It's 1:33am and I'm still up. I'm on my second Monster Energy drink of the day. I'm dog sitting Lily because mom is in the hospital and has been for a few weeks. Dad goes to see her, I take Lily on the weekends. This weekend I'm working on computers for my job, partially because I am stressed, but mostly because it's what I can control. That's my coping mechanism when I'm up against something I can't fight. I take something I think I can control and start wreaking havoc.
I'm also chatting with a friend of mine on Facebook. We talk daily. But with both our lives being a circus lately, we are catching up more frequently just to stay current. He's been having medical issues, and I've been updating him on my mom and mother-in-law, both of which are fighting medical battles of their own.
He and I were going back and forth on whether or not he wanted to write an article regarding his newest hassle, and it got me thinking. There's this movie that came out recently, The Meg. It will definitely get it's own post, because I can't love this cheesy movie enough. But for now, suffice to say it's a new shark movie starring a carcharadon megladon, and in the spirit of both Deep Blue Sea and JAWS. Anyway, there's this great scene where Li Bingbing and Jason Statham are having a moment. I don't want to give anything away, but basically she judged his efficacy as a hero on an incident in the past that she heard second-hand. Based on a new incident, that she was actually present for, her whole opinion of him changes. Still with me? What's great is the quiet moment where he looks at her and says something to the effect of, "It's not easy. Being the one who survives."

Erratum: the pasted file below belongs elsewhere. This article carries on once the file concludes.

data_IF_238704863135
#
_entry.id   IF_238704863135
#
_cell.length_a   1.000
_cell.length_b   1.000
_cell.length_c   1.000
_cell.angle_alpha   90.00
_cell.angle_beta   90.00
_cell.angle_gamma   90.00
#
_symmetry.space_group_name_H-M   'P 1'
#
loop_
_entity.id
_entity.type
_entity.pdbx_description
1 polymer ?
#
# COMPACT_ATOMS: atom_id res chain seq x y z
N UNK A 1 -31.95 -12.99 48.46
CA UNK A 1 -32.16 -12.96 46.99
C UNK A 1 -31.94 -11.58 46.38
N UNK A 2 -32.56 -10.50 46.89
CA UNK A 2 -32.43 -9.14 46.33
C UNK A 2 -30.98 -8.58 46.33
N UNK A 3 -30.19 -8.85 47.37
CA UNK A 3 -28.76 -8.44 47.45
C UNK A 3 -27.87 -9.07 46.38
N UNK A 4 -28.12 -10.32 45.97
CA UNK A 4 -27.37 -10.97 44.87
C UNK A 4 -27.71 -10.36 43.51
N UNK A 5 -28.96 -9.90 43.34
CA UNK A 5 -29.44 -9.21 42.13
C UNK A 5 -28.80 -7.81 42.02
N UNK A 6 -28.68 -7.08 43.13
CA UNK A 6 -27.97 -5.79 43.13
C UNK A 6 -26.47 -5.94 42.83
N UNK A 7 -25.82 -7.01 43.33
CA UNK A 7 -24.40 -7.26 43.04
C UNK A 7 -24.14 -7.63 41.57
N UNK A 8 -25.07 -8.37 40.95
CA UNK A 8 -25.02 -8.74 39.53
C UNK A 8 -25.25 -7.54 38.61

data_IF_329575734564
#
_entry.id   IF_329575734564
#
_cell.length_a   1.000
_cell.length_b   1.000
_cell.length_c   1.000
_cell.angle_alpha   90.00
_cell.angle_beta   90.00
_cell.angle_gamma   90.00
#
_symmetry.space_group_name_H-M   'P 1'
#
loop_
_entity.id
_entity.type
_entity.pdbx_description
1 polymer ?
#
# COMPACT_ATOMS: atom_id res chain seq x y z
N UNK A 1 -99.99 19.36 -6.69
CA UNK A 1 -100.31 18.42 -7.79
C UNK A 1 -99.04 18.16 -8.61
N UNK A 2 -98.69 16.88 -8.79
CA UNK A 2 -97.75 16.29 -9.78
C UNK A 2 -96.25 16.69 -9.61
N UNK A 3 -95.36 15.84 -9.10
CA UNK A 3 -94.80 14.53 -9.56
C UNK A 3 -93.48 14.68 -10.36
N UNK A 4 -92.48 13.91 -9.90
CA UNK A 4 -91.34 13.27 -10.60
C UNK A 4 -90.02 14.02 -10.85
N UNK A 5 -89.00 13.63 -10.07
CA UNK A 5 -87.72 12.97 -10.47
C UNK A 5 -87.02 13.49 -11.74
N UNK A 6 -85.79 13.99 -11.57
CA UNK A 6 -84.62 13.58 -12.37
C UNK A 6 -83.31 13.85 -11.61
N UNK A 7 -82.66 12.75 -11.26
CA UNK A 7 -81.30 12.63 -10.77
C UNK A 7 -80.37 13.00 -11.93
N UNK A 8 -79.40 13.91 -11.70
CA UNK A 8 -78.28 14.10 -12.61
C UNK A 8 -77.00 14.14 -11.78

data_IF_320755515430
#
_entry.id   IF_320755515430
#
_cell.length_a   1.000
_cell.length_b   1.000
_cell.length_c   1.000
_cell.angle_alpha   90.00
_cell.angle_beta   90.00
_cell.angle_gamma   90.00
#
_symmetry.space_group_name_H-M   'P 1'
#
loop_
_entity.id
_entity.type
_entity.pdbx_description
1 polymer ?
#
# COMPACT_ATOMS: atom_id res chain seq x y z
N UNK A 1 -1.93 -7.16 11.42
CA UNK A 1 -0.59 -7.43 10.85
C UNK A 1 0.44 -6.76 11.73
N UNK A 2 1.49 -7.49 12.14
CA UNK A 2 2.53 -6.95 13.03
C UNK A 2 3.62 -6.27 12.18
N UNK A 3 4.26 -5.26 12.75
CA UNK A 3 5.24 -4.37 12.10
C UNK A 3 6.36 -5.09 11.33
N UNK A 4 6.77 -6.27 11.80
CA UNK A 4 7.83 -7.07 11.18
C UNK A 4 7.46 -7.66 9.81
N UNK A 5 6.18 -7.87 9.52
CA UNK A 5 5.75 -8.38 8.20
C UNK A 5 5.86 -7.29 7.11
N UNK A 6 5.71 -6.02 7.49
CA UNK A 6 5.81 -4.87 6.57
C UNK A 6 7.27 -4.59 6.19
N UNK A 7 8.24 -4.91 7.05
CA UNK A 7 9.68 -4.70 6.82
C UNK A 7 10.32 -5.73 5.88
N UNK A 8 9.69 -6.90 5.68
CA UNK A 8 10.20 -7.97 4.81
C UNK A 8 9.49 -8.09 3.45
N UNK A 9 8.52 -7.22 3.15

Arguably one of the better lines in the movie overall, but an unexpected truth. You see, I work as a hardware technician for a mental health and addictions counseling agency, and I've been very open lately about my own struggles with mental health. Talking about your own struggles tends to open other people up, with the effect that you wind up sharing battle scars and talking shop survival shop. One truth that I've found is that across the board people tend to say they're different after their struggles. They evaluate their jobs, friendships, and relationships differently. For better or worse, it's an eye opener.
"It's not easy. Being the one who survives." But damn, ain't that the truth? I don't think that we give enough credit to the people who survive every day with bipolar disorder. Schizophrenia. Depression. Anxiety. OCD. ADHD. PTSD. Those are a just a few of the various diagnoses. In fact, there's a whole book just devoted to mental illnesses.
But part of the problem is that the conversation only seems to come to light when we lose a celebrity. When someone high profile loses their battle. But in the meantime the stigma and the shame remains.
It's not easy...keeping your illness hidden and holding down a job.
It's not easy...getting out of bed and facing the day.
It's not easy...trying to keep it together when everything is falling apart.
It's not easy...finding the correct medication/therapy/coping mechanism/doctor/hospital/shrink/counselor.
It's not easy...being the one who survives.
But it's always worth it.